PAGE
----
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On Feb. 26, 2018, the University published a “Statement About Applicants’ Right to Protest.” The University has stated that students who “act on their conscience in peaceful, principled protest will receive full consideration in our admissions process,” and that “If students are disciplined by their high school, they will be encouraged to augment their application to Princeton with a statement that addresses why they were moved to protest . . . .” The University is affirming students’ rights to protest in high school. Though the statement was released in response to the protests involving gun control, it seems noteworthy that the University seems to be affirming high schoolers’ rights to protest in cases that meet two criteria: the protest must be peaceful and principled.

One concern I have about the students’ right to protest is that it is unclear what the University might see as “peaceful” and what the University might see as “principled.” To look more closely at the matter, I examined the website of the Office of the Dean of Undergraduate Students and President Eisgruber’s remarks on protecting free speech on campus. It seems that the University’s conception of peaceful and principled protest is essentially in line with what you might intuitively expect: protest is fine so long as things are not actively disrupted. I also spoke with Malachi Byrd ’19, one of the students who confronted anthropology professor Lawrence Rosen during his first lecture, who was not punished in any way for his protest.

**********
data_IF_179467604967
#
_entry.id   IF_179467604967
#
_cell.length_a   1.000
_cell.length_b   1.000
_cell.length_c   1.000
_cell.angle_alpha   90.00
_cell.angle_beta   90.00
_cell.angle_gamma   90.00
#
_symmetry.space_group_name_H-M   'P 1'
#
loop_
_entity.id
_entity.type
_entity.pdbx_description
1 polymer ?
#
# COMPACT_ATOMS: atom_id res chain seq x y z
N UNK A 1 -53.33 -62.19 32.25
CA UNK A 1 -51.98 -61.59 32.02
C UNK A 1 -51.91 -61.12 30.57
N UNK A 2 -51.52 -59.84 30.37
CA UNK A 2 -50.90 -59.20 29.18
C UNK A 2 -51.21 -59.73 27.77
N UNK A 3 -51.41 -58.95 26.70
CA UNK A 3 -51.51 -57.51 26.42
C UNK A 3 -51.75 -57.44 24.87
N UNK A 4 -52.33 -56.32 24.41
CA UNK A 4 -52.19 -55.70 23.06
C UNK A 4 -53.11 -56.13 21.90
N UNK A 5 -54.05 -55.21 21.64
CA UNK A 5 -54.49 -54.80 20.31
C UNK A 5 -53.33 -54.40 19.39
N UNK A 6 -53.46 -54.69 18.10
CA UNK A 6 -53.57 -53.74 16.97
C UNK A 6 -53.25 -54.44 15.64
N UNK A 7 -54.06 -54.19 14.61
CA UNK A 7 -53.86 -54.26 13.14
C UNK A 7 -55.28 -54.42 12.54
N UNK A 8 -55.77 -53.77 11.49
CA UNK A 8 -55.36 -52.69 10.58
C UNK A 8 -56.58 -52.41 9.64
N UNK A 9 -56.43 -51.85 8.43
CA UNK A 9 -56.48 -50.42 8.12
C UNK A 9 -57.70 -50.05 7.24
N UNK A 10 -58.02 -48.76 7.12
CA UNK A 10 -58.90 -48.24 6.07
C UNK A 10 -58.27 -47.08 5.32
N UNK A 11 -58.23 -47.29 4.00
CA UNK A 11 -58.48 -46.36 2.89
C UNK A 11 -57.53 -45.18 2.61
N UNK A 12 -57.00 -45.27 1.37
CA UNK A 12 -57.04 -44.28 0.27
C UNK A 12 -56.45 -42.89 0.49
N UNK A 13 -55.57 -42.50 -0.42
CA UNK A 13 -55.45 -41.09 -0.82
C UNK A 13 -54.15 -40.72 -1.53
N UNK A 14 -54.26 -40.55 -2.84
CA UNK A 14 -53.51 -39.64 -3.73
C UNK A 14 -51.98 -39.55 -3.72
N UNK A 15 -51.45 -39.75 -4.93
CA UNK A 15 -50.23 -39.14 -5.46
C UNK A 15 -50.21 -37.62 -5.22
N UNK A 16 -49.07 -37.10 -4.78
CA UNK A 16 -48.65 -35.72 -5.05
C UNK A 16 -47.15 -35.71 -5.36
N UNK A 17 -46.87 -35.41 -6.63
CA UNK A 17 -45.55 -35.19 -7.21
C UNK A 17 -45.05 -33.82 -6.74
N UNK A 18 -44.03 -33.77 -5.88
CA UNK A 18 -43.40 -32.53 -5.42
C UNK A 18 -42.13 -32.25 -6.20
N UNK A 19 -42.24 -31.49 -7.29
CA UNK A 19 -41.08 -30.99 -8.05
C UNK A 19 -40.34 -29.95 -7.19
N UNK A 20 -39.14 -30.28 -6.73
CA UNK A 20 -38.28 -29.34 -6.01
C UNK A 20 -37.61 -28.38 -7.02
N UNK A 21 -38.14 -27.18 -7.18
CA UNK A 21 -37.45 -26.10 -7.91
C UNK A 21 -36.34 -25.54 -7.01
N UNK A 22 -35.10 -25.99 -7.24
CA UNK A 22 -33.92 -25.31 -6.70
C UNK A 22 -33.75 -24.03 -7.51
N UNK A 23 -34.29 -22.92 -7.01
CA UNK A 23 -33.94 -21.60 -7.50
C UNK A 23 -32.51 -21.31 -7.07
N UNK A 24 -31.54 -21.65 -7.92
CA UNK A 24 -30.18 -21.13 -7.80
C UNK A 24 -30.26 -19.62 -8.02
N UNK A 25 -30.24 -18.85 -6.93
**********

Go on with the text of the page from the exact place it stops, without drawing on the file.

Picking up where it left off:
I appreciate that the University is reassuring students who protest that their admissions rights will be protected if they stand up for what they believe in, on all sides of the political spectrum. While it would probably be wrong to see the University’s statement at this time as an explicit endorsement of gun control, I also think and hope that the University’s statement at this time implicitly supports the gun control movement by giving University applicants the courage that they should speak their views regardless of possible disciplinary action. Given the number of protests planned in the next few days and weeks, this is a good step for the University to take. Even President Trump is now motioning that he would endorse bipartisan gun control, something that I, as noted in my last column, felt was an impossibility. I may be concerned that there will be some students who will view this as a carte blanche endorsement of all possible disciplinary actions that revolve around protests, or even that they should go out and protest solely to improve admissions possibilities.

If I do have a complaint, I feel that the University was more of a follower than a leader in issuing this statement. We were one of the later institutions to reaffirm our applicants’ rights to protest. What does this say about the institution’s commitments to issues of justice? Combined with the University’s lack of action when dealing with our own internal protests or issues such as sanctuary, I am concerned that this administration is not taking our national priorities seriously. It is encouraging to see the University taking on important roles like protecting DACA. Just as Princeton strives to cultivate leadership, so, too, ought we to demand leadership from the University in broader affairs.

This is part of a recurring weekly column on politics and pedagogy at Princeton and elsewhere.

Ryan Born is a philosophy concentrator from Washington, Mich. He can be reached at

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